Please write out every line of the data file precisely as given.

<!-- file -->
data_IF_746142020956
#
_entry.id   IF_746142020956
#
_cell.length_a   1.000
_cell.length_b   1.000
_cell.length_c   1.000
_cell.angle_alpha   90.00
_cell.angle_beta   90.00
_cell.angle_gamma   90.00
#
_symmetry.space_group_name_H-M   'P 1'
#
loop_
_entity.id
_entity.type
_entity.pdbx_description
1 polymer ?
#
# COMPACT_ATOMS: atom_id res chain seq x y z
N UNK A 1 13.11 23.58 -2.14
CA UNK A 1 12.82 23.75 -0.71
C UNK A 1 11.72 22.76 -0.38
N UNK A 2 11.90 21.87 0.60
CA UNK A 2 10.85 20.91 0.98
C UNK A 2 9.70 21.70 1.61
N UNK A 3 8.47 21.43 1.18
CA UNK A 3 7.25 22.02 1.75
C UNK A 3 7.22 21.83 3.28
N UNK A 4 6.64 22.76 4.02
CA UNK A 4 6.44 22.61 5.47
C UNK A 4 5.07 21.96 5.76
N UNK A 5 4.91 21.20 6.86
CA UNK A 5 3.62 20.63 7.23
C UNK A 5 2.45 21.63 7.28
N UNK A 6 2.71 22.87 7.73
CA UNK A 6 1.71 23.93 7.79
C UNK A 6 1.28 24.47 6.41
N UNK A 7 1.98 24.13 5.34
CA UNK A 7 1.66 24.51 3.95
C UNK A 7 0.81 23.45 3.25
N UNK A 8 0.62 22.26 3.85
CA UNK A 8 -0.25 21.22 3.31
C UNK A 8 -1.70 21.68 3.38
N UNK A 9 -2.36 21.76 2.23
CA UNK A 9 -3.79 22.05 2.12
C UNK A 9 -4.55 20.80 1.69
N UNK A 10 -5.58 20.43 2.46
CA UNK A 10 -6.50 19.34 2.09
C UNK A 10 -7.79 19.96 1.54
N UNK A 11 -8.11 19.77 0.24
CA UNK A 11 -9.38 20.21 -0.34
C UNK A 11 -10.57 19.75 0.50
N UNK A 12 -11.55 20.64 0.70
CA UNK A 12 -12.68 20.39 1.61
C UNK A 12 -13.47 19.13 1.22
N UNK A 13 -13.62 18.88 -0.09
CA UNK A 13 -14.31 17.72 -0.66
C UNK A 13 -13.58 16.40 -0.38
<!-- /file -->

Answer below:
data_IF_746142020956
#
_entry.id   IF_746142020956
#
_cell.length_a   1.000
_cell.length_b   1.000
_cell.length_c   1.000
_cell.angle_alpha   90.00
_cell.angle_beta   90.00
_cell.angle_gamma   90.00
#
_symmetry.space_group_name_H-M   'P 1'
#
loop_
_entity.id
_entity.type
_entity.pdbx_description
1 polymer ?
#
# COMPACT_ATOMS: atom_id res chain seq x y z
N UNK A 1 13.11 23.58 -2.14
CA UNK A 1 12.82 23.75 -0.71
C UNK A 1 11.72 22.76 -0.38
N UNK A 2 11.90 21.87 0.60
CA UNK A 2 10.85 20.91 0.98
C UNK A 2 9.70 21.70 1.61
N UNK A 3 8.47 21.43 1.18
CA UNK A 3 7.25 22.02 1.75
C UNK A 3 7.22 21.83 3.28
N UNK A 4 6.64 22.76 4.02
CA UNK A 4 6.44 22.61 5.47
C UNK A 4 5.07 21.96 5.76
N UNK A 5 4.91 21.20 6.86
CA UNK A 5 3.62 20.63 7.23
C UNK A 5 2.45 21.63 7.28
N UNK A 6 2.71 22.87 7.73
CA UNK A 6 1.71 23.93 7.79
C UNK A 6 1.28 24.47 6.41
N UNK A 7 1.98 24.13 5.34
CA UNK A 7 1.66 24.51 3.95
C UNK A 7 0.81 23.45 3.25
N UNK A 8 0.62 22.26 3.85
CA UNK A 8 -0.25 21.22 3.31
C UNK A 8 -1.70 21.68 3.38
N UNK A 9 -2.36 21.76 2.23
CA UNK A 9 -3.79 22.05 2.12
C UNK A 9 -4.55 20.80 1.69
N UNK A 10 -5.58 20.43 2.46
CA UNK A 10 -6.50 19.34 2.09
C UNK A 10 -7.79 19.96 1.54
N UNK A 11 -8.11 19.77 0.24
CA UNK A 11 -9.38 20.21 -0.34
C UNK A 11 -10.57 19.75 0.50
N UNK A 12 -11.55 20.64 0.70
CA UNK A 12 -12.68 20.39 1.61
C UNK A 12 -13.47 19.13 1.22
N UNK A 13 -13.62 18.88 -0.09
CA UNK A 13 -14.31 17.72 -0.66
C UNK A 13 -13.58 16.40 -0.38